If you want to patent your idea in Europe, you can apply in each individual country or you can go to the European Patent Office (EPO). In this day and age, it would be foolish not to go a centralised body, right? Well, there is one nagging detail that may give you pause, notes the Financial Times in an opinion piece (free registration required) published on 10 December: “Patents issued by [the EPO] must still be validated individually in each European state.” On top of that, the process is prohibitively expensive: it costs about 10 times more to patent an idea in Europe than it does in the United States. A unified European patent process that has been backed by the European Commission in spite of opposition by some EU member states aims to eliminate these redundancies and unnecessary expenses. The initiative is soundly applauded by the FT and should be welcomed by the medical device manufacturing community. In 2009, the medical technology sector accounted for the largest number of patents filed in Europe. That is triumph in the face of adversity—imagine how much more could be accomplished with a sensibly designed pan-European patent system?
Before the legislative process on the establishment of a European patent can begin in earnest, the 11 member states that have agreed to work towards implementation of the patent via the “enhanced cooperation” procedure must show that every effort has been made to reach unanimity. The 40-year-old impasse that has prevented a consensus from forming has centered largely on language issues. Since a single document in English is not a politically viable solution, a sensible compromise would be for the core patent claim to be translated into English, German and French, notes the FT. Not surprisingly, Spain and Italy are strongly opposed. Belgium, which currently holds the EU Council Presidency, is to be commended for jumping over this impasse by using the enhanced cooperation procedure, which allows nine or more member states to move forward on an issue that is blocked by a small number of member states.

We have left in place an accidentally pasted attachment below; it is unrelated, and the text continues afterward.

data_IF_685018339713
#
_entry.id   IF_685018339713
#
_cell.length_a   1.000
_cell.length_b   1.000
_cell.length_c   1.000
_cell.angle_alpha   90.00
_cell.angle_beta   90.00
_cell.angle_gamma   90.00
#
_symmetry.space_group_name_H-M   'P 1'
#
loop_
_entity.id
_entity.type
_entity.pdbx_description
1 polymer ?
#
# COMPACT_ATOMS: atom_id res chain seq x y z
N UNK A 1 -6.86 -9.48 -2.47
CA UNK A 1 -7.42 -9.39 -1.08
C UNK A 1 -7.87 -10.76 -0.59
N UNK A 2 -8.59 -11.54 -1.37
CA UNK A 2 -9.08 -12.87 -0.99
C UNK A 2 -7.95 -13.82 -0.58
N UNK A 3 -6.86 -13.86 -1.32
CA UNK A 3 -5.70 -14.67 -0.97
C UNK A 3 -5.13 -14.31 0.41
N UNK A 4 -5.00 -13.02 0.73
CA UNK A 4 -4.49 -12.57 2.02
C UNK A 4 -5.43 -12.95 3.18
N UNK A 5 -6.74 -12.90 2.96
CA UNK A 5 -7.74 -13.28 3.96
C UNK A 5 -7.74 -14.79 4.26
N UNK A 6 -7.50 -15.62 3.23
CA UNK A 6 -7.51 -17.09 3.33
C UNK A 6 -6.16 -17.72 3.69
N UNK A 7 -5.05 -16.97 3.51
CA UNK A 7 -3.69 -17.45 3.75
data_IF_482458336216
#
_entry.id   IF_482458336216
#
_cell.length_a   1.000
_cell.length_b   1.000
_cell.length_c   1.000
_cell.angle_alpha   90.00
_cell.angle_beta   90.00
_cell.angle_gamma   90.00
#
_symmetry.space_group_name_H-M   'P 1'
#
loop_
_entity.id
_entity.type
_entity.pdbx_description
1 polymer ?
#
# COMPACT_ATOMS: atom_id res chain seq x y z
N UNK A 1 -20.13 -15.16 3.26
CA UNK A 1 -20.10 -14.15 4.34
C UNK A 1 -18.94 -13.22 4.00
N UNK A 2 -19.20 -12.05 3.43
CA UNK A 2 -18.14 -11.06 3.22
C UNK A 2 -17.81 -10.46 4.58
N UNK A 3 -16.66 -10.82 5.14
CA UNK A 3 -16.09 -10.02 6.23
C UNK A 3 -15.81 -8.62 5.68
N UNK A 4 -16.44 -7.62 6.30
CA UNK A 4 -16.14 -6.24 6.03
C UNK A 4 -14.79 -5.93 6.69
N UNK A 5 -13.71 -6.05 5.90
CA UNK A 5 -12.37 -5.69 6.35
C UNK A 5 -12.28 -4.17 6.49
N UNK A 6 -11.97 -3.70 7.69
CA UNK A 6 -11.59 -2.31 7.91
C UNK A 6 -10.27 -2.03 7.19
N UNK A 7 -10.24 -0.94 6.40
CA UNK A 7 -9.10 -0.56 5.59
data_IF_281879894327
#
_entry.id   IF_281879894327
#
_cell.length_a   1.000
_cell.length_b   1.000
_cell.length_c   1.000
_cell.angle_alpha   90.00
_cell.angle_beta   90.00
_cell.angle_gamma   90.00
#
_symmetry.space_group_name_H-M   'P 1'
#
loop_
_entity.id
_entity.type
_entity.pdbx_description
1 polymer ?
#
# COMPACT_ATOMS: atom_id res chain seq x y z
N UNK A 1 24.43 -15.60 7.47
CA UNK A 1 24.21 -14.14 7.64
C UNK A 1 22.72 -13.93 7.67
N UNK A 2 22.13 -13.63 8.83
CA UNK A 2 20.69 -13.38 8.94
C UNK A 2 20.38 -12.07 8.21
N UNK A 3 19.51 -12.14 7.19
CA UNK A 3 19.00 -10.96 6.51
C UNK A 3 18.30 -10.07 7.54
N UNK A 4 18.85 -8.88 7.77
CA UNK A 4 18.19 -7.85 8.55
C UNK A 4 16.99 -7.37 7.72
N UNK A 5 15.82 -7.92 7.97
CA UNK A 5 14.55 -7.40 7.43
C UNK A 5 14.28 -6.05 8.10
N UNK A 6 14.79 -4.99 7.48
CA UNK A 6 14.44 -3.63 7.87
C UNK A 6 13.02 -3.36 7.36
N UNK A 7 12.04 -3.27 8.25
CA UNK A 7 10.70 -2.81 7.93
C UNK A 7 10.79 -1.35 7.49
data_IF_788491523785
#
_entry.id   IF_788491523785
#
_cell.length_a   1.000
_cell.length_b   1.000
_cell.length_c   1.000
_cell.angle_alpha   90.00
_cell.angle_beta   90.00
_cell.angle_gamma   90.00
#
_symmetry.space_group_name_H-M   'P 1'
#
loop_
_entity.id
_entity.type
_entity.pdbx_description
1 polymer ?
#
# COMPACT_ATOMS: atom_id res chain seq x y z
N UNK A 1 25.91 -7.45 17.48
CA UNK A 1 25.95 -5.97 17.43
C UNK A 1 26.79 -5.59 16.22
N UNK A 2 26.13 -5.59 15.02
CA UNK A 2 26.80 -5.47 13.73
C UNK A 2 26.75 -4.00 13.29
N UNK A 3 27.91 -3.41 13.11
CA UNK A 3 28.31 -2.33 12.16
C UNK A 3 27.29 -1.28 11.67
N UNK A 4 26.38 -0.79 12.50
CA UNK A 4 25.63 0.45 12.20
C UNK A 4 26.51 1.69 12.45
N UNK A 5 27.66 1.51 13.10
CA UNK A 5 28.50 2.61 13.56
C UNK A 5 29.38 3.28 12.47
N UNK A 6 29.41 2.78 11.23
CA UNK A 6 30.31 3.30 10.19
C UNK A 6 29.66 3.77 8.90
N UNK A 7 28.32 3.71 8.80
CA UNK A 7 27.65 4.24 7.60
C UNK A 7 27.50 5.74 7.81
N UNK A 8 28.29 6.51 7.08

European Internal Market and Services Commissioner Michel Barnier commented that he hoped these deliberations would be wrapped up by the end of 2011. It’s about time.Norbert Sparrow